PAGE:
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plastic pollution in our oceans

Pollution plastique dans les océans et fragmentation des plastiques en microplastiques

general information about plastic

The origin of plastic

Plastic first appeared 60 years ago. What makes this material so unique?


Plastic is a very resistant material, made of carbon polymers whose composition varies between different types of plastic, giving them different properties.

There are 3 families of plastics:

  • Thermoplastics that are capable of being deformed and shaped into different shapes when they cool after being affected by heat. This property makes these types of plastic polymers recyclable. Among the thermoplastics are the synthetic fibers used, for example, in synthetic clothing. 

  • Thermosetting plastics which have a geometrically fixed structure. They are therefore rigid, brittle, insoluble and infusible, which makes these types of plastics non-recyclable.

  • Elastomers are able to withstand large deformations before breaking. Elastomers include tire rubber and shoe soles. 

Global plastic production

Since their appearance, plastic production has continued to increase. The latest data from 2018 (1) quantifies global plastic production at 360 million tonnes. Europe contributes 17% to this production with 62 million tonnes produced in 2018.

The country that contributes the most to this production is China , which alone produces 30% of the world's plastics.

La production plastique mondiale selon le rapport de PlasticsEurope 2019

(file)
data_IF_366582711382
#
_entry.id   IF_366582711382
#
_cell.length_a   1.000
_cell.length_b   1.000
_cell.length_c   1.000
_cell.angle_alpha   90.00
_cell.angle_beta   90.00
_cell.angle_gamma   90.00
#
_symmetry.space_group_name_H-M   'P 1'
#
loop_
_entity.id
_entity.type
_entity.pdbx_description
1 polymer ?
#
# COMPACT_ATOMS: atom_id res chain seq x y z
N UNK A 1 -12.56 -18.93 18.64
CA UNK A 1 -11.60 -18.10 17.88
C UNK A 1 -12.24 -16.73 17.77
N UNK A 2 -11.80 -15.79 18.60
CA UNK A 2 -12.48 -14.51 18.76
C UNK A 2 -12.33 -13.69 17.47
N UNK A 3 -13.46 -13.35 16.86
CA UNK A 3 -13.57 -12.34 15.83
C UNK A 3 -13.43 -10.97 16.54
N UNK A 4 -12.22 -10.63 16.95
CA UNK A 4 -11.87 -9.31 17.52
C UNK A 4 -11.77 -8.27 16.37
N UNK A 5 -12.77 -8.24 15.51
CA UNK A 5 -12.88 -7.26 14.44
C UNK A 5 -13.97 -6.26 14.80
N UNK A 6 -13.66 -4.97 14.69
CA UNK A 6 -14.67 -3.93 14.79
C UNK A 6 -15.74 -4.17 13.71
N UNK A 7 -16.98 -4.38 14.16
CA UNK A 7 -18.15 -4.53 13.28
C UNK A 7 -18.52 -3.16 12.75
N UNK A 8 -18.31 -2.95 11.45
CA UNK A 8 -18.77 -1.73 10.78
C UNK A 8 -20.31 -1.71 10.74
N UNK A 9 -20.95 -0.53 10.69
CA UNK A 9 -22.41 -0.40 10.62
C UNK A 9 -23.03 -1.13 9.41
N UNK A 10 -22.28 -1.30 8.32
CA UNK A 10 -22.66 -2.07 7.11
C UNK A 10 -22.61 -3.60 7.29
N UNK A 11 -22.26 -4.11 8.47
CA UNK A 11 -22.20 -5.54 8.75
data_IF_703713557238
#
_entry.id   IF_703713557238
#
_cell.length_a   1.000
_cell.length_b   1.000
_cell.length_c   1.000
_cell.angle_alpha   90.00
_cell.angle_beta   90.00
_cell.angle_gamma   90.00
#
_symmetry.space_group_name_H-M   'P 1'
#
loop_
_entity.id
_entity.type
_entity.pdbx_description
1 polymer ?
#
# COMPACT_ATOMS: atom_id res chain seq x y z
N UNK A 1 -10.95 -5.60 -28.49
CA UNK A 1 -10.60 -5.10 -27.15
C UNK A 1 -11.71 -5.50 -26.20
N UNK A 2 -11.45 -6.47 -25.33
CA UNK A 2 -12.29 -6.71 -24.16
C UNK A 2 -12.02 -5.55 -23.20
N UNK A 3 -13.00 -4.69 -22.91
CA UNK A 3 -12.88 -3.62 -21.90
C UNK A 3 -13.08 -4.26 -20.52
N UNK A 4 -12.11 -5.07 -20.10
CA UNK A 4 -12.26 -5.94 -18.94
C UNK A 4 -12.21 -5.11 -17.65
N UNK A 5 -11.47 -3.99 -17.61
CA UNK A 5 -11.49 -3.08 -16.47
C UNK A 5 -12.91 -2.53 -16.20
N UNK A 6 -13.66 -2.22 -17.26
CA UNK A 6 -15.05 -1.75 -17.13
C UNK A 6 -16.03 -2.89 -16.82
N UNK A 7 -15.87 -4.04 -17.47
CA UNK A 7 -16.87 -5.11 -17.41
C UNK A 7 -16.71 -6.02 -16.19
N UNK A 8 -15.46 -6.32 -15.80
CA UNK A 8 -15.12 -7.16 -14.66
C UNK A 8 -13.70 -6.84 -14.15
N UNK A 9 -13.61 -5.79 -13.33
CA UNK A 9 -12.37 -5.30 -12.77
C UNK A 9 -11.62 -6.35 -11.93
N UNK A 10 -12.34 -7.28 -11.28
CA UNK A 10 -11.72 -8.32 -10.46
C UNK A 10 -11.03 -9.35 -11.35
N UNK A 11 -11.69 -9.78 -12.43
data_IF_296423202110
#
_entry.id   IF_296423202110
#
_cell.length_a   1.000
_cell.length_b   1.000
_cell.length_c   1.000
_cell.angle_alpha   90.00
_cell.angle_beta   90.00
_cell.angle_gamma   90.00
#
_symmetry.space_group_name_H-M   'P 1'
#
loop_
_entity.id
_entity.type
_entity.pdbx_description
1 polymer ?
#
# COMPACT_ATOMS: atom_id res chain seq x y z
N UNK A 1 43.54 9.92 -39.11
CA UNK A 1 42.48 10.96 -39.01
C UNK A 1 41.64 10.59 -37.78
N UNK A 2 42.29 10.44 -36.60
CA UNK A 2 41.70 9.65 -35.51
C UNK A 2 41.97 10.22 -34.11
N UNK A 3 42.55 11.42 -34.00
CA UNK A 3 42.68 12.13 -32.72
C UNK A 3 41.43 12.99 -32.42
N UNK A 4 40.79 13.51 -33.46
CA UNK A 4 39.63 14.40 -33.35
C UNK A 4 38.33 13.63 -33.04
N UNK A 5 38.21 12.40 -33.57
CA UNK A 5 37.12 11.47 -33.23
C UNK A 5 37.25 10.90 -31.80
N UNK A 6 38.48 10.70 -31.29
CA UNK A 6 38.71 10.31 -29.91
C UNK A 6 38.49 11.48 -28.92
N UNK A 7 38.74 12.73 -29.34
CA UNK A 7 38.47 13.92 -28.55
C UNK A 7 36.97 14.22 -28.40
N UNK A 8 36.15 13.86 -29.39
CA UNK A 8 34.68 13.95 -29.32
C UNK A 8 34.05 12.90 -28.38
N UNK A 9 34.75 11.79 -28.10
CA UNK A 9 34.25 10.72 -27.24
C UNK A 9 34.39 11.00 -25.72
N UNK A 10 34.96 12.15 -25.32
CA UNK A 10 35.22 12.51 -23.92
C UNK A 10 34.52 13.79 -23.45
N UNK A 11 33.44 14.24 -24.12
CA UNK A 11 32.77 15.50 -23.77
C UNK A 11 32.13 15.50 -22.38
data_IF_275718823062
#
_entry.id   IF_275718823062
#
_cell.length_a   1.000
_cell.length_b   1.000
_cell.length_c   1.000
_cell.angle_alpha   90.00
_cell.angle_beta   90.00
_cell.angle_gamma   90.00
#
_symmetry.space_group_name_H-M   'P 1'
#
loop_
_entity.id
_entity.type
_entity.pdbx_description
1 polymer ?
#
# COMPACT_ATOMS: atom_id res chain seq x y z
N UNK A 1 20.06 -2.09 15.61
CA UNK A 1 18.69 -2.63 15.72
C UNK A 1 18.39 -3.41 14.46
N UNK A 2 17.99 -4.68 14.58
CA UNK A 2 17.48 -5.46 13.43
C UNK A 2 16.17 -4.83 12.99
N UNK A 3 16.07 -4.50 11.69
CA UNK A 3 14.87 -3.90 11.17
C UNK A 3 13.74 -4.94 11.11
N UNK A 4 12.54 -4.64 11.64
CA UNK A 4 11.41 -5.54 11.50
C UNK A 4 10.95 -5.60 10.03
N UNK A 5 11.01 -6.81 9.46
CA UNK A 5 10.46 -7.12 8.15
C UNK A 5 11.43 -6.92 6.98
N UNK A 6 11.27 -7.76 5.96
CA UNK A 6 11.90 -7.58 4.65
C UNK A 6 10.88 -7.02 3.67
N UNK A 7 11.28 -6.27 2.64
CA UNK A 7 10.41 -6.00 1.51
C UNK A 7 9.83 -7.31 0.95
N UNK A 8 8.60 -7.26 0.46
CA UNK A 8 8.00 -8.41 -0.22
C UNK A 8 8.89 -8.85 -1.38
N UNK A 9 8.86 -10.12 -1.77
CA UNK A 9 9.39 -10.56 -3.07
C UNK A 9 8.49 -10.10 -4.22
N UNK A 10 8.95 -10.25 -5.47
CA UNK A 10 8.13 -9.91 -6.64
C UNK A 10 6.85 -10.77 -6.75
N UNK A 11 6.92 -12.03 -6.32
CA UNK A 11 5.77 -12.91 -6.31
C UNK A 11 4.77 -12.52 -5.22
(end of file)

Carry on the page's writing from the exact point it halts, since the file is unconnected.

The sectors that use the most plastic are the packaging and construction sectors .

Source: Plastics Europe Annual report of PlasticsEurope. “Plastics: the facts 2019”

sectors plastic.png

Source: Plastics Europe Annual report of PlasticsEurope. “Plastics: the facts 2019”

The main polymers produced are polyolefins: polypropylene (PP) and polyethylene (PE).

Source: Plastics Europe Annual report of PlasticsEurope. “Plastics: the facts 2019”

Le plastique dans la colonne d'eau

ocean plastic pollution

The accumulation of plastic in the environment: from macroplastics to microplastics

The extreme resistance of plastic makes it a material that degrades very slowly, which logically leads to an accumulation of plastic debris in the environment, especially in the oceans. Once at sea, under the effect of winds, tides, and the sun, plastic macro-waste tends to fragment into plastic microparticles sometimes invisible to the naked eye, called microplastics:

Processus de fragmentation des macroplastiques et microplastiques sous l'effet des UVs

Among all the debris currently identified, plastic debris is systematically the most abundant (2).

SEA Plastics' commitment against ocean plastic pollution

In order to better understand the behavior of plastic debris at sea, their location according to sea currents and their impact on living things, several scientific expeditions have carried out field studies. The water samples taken are generally taken in certain areas of interest, which are determined in advance by computer models predicting, among other things, the direction of the sea currents. A recent study showed a correlation between the quantity of plastics on the surface, and the presence of anticyclonic and low pressure currents (2). We base ourselves on these studies to carry out our samplings.

Depending on its density, plastic is usually considered to either float on the surface of the water or sink and settle to the bottom.   Thus, very few studies focus on the mapping of plastic in the water column, that is to say the vertical distribution of plastic at sea . This is why one of our lines of research is directed towards the study of the vertical distribution of plastic.



Thompson, RC, Olsen, Y., Mitchell, RP, Davis, A., Rowland, SJ, John, AWG, et al., 2004. Lost at sea: where is all the plastic? Science 304, 838. .


Barnes, DK, Galgani, F., Thompson, RC, Barlaz, M., 2009. Accumulation and fragmentation of plastic debris in global environments. Philos. Trans. R. Soc. London. Ser. B Biol. Science. 364, 1985–1998. .


Plastics Europe Annual report of Plastics Europe. “Plastics: the facts 2019”. Available from: (Internet, cited April 2020).

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